World Bank Critics Seek Outside Help
Argue That the Bank Cannot Police Itself
Barrington M. Salmon | 2/19/2014, 3 p.m.
Muhammad, a Harvard-trained African-American lawyer and a former staff relations officer, said in the 12 years she worked at the Bank, she counseled a number of black staffers who had been run through the gauntlet of racism and discrimination.
“Generally speaking, there’s retaliation but I knew I was working for a higher calling,” she said. “My personal work ethic was to go above the call of duty. I’ve seen people suffer, lose their jobs and have their reputations damaged.”
Muhammad cited the case of Vernetta Hitch, an employee who worked as a temp for 20 years.
“She never got a regular position. When she applied for a position, they came up with a qualification that disqualified her,” said Muhammad. “She said she was being discriminated against by age and race. In a letter they said they needed a quick study who could go the distance. So they hired an Indian man with the rationale that it was an affirmative action hire because there were no males in the office. She left without any pension credits and got a couple of months’ salary. That was the end of her career.”
Biru, an economist, has fought for the past seven years seeking recompense for retaliation against him because he challenged his bosses for promotion to a job he was already doing. He is also combating his termination and seeks restoration of his original employment record. He is seeking $4 million in damages.
Two Bank spokesmen declined to answer questions about specific cases, but the Bank released a statement.
“We vigorously reject the assertions being made about the working environment at the World Bank Group,” the statement said. “As an international institution, the World Bank Group values diversity, and we’re proud of the fact that we are one of the most diverse organizations in the world. Almost two-thirds of our workforce – 62 percent – is from developing countries, and 15 percent come from Sub-Saharan Africa and Caribbean countries.”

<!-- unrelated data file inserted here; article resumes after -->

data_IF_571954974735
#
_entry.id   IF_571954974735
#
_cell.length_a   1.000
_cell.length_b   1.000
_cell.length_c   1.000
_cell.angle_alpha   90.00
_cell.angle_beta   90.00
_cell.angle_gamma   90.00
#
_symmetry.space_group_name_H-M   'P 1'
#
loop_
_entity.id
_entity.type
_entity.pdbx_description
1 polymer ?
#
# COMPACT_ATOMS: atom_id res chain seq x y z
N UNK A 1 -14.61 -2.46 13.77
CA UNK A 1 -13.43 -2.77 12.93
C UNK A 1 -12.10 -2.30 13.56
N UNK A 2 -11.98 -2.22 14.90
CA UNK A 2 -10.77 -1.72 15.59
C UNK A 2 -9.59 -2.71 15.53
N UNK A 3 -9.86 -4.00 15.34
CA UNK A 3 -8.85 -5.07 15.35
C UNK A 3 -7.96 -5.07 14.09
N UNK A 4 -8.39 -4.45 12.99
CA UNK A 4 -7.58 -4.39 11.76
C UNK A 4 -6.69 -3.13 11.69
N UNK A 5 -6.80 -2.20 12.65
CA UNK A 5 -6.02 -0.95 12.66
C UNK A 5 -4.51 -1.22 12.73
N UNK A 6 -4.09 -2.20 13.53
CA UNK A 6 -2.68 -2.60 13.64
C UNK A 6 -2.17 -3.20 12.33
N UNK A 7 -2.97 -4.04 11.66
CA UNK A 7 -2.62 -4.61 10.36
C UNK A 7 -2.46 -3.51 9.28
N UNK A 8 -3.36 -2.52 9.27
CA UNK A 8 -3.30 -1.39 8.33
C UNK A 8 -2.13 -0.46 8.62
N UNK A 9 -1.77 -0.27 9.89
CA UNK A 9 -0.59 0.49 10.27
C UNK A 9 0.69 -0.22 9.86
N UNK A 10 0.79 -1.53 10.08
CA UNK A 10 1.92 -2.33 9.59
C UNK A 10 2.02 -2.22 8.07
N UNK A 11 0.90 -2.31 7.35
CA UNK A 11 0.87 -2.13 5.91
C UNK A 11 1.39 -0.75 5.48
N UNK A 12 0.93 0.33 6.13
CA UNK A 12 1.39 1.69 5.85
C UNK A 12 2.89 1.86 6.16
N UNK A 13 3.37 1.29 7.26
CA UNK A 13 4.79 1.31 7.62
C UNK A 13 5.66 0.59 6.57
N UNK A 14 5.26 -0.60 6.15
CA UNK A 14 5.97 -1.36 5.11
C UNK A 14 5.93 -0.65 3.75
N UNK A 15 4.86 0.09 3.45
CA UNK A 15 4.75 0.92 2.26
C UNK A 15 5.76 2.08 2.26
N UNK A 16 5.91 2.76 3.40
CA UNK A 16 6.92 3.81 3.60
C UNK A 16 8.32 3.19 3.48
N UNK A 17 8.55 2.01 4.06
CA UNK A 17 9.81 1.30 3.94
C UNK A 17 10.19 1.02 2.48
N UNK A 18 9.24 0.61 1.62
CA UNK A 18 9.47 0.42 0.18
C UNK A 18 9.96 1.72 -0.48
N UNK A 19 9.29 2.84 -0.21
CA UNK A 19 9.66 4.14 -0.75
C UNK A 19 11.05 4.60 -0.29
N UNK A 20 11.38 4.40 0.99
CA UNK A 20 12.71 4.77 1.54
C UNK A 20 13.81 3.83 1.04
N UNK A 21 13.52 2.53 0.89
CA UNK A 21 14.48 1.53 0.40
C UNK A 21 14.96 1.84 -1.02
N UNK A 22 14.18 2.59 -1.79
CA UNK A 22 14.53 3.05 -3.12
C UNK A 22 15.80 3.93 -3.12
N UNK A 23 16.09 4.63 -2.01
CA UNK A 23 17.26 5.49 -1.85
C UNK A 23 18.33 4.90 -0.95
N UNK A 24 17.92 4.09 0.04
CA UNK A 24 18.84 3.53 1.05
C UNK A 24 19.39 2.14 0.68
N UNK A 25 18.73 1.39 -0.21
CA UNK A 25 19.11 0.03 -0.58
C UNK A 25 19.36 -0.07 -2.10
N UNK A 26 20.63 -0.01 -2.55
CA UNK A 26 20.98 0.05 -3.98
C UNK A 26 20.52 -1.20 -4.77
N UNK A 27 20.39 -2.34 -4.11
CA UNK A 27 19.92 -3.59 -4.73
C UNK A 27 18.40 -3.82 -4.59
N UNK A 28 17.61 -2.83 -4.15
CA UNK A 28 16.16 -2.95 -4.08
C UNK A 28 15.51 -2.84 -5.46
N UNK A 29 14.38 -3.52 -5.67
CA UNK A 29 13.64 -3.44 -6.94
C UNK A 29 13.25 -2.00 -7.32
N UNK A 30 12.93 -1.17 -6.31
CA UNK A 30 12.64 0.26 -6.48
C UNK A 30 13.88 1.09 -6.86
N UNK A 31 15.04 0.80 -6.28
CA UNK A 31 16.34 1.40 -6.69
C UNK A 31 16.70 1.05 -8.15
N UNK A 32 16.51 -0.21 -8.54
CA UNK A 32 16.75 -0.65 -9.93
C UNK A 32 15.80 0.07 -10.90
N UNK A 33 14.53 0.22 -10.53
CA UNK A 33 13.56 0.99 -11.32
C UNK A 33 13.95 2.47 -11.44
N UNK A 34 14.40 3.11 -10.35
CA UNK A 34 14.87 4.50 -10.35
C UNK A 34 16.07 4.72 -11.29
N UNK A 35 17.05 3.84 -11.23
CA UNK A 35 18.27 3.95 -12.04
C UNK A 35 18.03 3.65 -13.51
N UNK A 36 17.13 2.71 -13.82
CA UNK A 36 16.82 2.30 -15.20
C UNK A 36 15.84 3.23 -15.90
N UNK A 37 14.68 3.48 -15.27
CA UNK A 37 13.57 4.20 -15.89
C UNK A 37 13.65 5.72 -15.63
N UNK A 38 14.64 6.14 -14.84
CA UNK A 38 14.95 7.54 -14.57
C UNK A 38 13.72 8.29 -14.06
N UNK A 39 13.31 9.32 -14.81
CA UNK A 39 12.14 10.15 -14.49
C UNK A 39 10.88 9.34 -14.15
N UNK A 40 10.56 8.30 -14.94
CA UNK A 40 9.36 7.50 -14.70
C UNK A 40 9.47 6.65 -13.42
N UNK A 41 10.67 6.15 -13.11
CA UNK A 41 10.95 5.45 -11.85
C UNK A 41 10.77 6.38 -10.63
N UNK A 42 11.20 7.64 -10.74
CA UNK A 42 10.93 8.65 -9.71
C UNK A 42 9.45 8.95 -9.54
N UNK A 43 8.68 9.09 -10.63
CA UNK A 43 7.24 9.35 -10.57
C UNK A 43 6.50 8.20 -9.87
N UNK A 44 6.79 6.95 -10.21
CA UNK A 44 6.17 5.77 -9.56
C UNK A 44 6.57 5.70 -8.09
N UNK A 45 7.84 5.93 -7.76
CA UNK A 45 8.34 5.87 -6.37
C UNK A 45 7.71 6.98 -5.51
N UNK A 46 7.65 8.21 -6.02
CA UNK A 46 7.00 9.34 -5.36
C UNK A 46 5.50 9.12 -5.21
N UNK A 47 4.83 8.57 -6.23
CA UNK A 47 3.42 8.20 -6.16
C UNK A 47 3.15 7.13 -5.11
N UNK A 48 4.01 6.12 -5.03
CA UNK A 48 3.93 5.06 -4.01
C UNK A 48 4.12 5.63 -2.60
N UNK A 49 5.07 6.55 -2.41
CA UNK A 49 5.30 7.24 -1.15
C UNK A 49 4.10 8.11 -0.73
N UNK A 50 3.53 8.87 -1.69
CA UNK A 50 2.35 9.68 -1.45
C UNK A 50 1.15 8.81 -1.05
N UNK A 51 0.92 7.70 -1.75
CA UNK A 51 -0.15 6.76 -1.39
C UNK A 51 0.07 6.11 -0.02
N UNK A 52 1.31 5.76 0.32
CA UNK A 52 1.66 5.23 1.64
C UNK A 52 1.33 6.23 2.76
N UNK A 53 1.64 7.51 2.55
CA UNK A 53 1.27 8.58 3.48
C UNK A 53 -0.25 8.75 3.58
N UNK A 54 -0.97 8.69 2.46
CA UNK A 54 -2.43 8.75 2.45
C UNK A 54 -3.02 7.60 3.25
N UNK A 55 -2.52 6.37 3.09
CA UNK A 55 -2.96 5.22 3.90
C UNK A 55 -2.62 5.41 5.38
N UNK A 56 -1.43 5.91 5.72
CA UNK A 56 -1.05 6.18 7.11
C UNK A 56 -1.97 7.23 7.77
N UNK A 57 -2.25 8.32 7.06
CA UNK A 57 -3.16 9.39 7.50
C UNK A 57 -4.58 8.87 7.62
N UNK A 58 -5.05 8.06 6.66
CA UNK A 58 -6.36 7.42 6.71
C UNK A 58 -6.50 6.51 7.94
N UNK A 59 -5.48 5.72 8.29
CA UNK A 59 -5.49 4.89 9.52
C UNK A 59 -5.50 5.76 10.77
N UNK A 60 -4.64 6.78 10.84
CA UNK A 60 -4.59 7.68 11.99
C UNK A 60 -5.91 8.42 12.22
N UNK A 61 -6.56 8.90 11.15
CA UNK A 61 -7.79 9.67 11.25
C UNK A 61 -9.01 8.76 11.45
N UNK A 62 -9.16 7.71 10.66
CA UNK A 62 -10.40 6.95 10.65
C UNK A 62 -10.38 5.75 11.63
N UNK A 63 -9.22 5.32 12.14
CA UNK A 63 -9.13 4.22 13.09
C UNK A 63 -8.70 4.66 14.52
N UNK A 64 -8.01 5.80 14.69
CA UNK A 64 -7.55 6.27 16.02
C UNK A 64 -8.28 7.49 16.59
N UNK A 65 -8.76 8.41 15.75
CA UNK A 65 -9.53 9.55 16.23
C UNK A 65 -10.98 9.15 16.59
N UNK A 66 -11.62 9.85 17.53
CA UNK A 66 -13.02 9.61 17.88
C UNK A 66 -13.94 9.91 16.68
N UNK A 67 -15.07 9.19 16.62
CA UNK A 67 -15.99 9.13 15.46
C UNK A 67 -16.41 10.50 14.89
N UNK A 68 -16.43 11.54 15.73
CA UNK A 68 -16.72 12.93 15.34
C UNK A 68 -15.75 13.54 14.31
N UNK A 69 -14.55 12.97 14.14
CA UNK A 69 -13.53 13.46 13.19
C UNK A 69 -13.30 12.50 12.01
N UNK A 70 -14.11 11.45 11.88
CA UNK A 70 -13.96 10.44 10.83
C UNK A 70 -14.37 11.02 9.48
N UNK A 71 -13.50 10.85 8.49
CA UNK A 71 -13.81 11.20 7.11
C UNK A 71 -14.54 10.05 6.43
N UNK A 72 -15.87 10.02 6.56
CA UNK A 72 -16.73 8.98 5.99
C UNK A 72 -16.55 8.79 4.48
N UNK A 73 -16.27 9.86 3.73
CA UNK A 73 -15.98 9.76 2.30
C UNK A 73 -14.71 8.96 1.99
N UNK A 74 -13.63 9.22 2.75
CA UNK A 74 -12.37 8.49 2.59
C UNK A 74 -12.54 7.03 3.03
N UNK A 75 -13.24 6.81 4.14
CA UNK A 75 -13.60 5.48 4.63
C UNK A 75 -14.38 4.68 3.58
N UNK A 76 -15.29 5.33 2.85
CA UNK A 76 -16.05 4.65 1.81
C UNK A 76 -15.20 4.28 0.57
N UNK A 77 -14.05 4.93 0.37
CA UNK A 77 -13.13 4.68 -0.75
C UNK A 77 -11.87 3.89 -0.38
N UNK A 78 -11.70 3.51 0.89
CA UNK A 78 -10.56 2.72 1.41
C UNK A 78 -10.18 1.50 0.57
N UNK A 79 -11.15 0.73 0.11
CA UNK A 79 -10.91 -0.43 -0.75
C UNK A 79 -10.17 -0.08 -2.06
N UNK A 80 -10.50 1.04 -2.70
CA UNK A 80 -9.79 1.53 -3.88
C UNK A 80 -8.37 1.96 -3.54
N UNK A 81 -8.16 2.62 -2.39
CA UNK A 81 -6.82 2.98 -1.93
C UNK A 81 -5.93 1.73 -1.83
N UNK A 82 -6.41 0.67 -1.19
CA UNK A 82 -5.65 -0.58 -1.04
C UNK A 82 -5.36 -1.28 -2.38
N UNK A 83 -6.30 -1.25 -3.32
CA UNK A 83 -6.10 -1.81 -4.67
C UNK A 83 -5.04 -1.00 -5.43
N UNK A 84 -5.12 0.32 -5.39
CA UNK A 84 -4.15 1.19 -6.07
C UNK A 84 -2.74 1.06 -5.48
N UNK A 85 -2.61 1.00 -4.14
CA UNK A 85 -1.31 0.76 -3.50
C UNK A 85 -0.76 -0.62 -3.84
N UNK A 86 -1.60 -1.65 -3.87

“Some 42 percent of our managers are from developing countries, 11 percent come from Sub-Saharan Africa and the Caribbean, and half of our most senior managers are female. We are continually working to be more representative of the people we serve.”
“Like other multinational organizations, the statement continued, “we recognize that there is a broad array of ethnic backgrounds in each of our member countries so we don’t track diversity below the national level. That said, we have made efforts to increase diversity among people of color from the U.S. As an international organization committed to improve the lives of the poor, the World Bank Group takes our commitment to diversity and inclusion very seriously. We’re committed to a fully diverse and inclusive workplace and continue to aim to improve.”
But Bea Edwards said the numbers are misleading.
“They collect ethnic data via passports. So whites from South Africa and Zimbabwe are counted as African,” said Edwards, GAP’s executive director. “That’s not the way to collect data. When you’re asking, you have to say ‘black American.’ By their reckoning, Teresa Heinz Kerry (a naturalized American born in Mozambique, and wife of U.S. Secretary of State John Kerry) is considered African American.”